Volume > Issue > Note List > Inclusion Confusion

Inclusion Confusion

Karl Keating, in his September 16th E-Letter, comments on the Official Voter Information Guide for the California gubernatorial recall election. The Guide allowed each candidate (135 in albpup to 250 words to describe himself and his positions.

Keating matter-of-factly reports that Audie Bock (Dem.) “describes herself as ‘a small businesswoman’…. [and] a ‘proud mother’….” Our immediate reaction was: Why does she find it important to point out that she’s small? Keating’s response was similar: “Maybe she’s short….” Of course, you’re not supposed to say “short” anymore, so apparently she chose “small” as an acceptable euphemism. Actually, the politically correct term is “a person of small stature.” Apparently, she figured that “small” would pass muster.

So, again, why does she want voters to know she’s small? Is there a voting bloc of persons of small stature out there, and was she making a pitch for that bloc? Or maybe there’s a sizeable sympathy vote among persons of large stature?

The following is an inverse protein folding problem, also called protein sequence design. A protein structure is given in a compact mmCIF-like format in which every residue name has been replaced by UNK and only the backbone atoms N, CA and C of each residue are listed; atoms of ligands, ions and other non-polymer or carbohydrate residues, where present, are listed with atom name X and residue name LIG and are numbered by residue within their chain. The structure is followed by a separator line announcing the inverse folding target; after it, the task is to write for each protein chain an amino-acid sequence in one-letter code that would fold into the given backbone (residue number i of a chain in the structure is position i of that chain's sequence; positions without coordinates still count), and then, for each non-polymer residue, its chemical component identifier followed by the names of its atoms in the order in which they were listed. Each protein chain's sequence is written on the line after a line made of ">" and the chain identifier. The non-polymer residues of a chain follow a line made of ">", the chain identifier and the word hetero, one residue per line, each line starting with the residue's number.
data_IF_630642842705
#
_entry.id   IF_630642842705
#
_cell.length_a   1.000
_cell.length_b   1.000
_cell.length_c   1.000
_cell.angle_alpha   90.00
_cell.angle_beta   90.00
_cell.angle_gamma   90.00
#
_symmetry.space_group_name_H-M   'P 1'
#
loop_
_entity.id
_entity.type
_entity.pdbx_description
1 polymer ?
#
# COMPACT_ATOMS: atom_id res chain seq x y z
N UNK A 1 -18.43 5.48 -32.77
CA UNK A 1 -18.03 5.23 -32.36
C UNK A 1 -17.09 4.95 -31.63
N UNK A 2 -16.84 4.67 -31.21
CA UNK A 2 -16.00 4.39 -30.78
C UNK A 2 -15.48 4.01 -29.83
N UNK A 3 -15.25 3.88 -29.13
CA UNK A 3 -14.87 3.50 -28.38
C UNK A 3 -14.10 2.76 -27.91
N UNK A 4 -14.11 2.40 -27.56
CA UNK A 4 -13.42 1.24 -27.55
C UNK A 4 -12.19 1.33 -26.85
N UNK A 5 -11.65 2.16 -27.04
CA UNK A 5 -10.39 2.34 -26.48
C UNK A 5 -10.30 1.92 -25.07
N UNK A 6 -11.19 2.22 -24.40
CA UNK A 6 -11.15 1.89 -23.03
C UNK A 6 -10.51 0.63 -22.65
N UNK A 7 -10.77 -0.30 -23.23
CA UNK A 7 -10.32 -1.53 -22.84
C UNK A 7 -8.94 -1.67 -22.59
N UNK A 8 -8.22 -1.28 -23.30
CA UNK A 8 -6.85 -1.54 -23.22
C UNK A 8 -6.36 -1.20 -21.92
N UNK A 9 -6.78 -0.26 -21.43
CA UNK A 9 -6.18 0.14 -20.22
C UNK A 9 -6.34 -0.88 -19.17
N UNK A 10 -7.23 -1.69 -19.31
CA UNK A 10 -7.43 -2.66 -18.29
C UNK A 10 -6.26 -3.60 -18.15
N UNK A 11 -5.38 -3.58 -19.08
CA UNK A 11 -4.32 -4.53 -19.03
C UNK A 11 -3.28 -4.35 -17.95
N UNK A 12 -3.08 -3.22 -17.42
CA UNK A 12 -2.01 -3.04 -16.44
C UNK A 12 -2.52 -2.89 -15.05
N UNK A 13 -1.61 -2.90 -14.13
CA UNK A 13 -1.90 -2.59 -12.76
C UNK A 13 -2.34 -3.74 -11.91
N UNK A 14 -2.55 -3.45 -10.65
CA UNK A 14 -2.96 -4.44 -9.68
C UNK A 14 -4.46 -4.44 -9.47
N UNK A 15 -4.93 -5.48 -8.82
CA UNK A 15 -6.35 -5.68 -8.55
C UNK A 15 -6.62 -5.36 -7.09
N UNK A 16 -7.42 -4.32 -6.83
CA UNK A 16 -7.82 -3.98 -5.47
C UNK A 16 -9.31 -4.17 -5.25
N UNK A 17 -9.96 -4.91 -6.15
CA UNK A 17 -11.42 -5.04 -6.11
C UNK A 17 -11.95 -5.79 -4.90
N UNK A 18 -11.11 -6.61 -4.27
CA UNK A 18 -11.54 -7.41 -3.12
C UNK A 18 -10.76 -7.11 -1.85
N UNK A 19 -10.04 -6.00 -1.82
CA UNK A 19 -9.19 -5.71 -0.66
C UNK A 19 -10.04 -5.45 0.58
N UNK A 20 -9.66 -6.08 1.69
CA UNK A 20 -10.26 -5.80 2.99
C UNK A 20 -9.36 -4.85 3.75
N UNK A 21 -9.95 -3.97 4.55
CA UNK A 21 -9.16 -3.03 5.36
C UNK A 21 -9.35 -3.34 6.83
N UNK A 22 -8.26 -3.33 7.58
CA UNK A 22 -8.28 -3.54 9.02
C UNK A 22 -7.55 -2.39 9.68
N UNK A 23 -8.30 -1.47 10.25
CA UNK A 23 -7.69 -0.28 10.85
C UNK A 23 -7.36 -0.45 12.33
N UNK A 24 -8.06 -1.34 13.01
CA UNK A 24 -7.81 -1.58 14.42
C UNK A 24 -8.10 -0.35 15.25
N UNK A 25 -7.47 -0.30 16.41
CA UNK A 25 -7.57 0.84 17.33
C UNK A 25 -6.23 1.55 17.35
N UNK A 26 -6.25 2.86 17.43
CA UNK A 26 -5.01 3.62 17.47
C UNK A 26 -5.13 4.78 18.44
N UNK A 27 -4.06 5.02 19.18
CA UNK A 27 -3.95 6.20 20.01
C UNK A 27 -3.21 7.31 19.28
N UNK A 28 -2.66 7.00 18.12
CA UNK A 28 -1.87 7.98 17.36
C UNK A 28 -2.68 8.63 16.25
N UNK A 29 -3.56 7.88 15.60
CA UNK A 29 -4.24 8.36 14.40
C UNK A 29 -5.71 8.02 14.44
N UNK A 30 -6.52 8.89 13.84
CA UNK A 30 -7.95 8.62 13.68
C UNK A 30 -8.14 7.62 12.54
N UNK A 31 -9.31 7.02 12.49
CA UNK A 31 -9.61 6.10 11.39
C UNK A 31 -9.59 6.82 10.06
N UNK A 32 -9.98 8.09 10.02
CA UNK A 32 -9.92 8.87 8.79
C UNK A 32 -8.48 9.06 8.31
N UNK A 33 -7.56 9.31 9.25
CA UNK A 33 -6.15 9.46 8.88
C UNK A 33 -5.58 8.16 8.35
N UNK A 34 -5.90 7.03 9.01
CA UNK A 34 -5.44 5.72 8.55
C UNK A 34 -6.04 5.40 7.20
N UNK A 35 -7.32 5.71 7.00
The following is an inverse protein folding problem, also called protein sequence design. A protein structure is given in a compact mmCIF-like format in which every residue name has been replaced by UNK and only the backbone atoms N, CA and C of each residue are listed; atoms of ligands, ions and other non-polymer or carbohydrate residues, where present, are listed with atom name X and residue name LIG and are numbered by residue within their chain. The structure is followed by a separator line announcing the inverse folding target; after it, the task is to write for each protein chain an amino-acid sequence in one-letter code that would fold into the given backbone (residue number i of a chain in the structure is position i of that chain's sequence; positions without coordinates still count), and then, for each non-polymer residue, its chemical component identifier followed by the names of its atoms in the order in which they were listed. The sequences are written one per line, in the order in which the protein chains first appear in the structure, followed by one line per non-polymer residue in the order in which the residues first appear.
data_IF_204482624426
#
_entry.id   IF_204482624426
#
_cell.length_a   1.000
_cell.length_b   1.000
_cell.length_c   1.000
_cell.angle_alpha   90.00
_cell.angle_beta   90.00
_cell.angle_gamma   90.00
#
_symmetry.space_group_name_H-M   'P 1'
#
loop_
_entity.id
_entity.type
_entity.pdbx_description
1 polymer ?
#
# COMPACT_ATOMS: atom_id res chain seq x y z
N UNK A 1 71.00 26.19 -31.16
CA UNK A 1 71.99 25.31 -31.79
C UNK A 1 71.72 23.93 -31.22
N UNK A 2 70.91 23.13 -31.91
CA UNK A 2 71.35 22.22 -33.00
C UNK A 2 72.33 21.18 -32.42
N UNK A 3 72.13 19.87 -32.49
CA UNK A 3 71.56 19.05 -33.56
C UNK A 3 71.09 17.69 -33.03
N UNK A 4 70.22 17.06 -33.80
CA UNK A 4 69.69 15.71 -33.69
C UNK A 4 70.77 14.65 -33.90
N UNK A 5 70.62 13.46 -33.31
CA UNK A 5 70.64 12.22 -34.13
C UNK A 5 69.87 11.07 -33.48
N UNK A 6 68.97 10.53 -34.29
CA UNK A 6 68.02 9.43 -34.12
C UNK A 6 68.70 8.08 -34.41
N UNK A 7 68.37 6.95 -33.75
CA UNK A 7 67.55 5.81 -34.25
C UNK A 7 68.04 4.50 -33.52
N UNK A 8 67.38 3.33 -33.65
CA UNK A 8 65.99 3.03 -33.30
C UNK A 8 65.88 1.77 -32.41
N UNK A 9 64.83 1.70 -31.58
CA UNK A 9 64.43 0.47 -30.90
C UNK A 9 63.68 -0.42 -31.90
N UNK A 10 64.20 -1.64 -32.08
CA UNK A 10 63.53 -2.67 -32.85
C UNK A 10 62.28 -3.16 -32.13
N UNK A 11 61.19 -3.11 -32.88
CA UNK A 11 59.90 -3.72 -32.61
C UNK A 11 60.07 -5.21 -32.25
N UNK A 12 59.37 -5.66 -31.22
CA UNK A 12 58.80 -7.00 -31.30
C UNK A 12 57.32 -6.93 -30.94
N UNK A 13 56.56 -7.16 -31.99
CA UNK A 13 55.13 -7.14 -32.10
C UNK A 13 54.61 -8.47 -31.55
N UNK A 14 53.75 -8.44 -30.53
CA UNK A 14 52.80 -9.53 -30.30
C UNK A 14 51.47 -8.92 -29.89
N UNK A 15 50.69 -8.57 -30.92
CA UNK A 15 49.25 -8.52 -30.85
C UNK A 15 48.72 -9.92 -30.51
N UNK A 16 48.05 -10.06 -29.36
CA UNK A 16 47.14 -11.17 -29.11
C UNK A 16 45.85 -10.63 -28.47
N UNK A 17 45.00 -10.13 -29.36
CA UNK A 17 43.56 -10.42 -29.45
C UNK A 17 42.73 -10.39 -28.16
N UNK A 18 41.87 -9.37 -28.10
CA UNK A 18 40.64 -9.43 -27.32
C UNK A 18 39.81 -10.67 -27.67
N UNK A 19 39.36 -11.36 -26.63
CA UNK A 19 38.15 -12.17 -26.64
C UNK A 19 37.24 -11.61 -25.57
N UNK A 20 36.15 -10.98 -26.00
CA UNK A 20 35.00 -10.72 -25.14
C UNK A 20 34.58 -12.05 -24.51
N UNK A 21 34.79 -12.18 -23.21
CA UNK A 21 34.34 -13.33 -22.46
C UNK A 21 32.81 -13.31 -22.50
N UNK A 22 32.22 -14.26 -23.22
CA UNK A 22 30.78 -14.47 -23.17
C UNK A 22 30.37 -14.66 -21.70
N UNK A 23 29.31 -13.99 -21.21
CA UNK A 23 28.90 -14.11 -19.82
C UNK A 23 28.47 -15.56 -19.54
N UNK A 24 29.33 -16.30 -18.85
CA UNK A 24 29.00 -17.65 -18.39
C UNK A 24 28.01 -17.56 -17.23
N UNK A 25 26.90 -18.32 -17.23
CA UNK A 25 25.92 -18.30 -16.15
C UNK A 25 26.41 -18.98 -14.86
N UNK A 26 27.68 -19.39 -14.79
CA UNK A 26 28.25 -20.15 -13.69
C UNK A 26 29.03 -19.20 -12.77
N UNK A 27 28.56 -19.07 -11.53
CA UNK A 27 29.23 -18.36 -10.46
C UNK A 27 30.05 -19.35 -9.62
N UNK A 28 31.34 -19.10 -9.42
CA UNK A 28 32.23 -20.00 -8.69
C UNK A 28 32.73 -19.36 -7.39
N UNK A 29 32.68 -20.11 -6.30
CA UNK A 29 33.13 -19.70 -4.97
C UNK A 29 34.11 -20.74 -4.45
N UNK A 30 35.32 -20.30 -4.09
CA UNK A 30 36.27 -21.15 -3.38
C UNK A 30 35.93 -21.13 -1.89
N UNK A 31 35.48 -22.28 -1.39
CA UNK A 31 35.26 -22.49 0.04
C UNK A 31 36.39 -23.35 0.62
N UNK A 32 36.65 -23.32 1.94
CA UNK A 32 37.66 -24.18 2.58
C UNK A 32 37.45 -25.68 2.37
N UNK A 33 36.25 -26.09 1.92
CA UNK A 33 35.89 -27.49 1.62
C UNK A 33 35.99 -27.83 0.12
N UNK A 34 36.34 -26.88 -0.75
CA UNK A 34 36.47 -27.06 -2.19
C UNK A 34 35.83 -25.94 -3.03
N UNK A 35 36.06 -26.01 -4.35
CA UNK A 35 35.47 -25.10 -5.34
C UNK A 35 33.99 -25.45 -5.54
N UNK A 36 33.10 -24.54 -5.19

Keating continues: “I think she means she is ‘a small-business woman.'” Oh. Thanks Karl, that’s probably it.

Now, if that female candidate had said she’s “a small businessman,” there would be no confusion. After all, everyone says, “Suzie is a freshman at Podunk State.”

Enjoyed reading this?

READ MORE! GET A FREE 7 DAY TRIAL

SUBSCRIBE TODAY

You May Also Enjoy

Why I’ve Tuned Out National Public Radio

NPR’s programming has drifted downward and to the Left: the expectable, inevitable, massive movement of most institutions in a democracy.

Mammon Wins Again

You just can't let religion and free speech get in the way of mammon.

By the Lakes of Babylon

Fr. Hesburgh proved to be a perfect avatar for the Notre Dame he created: an endorser of some kind of vaguely conceived “natural religion.”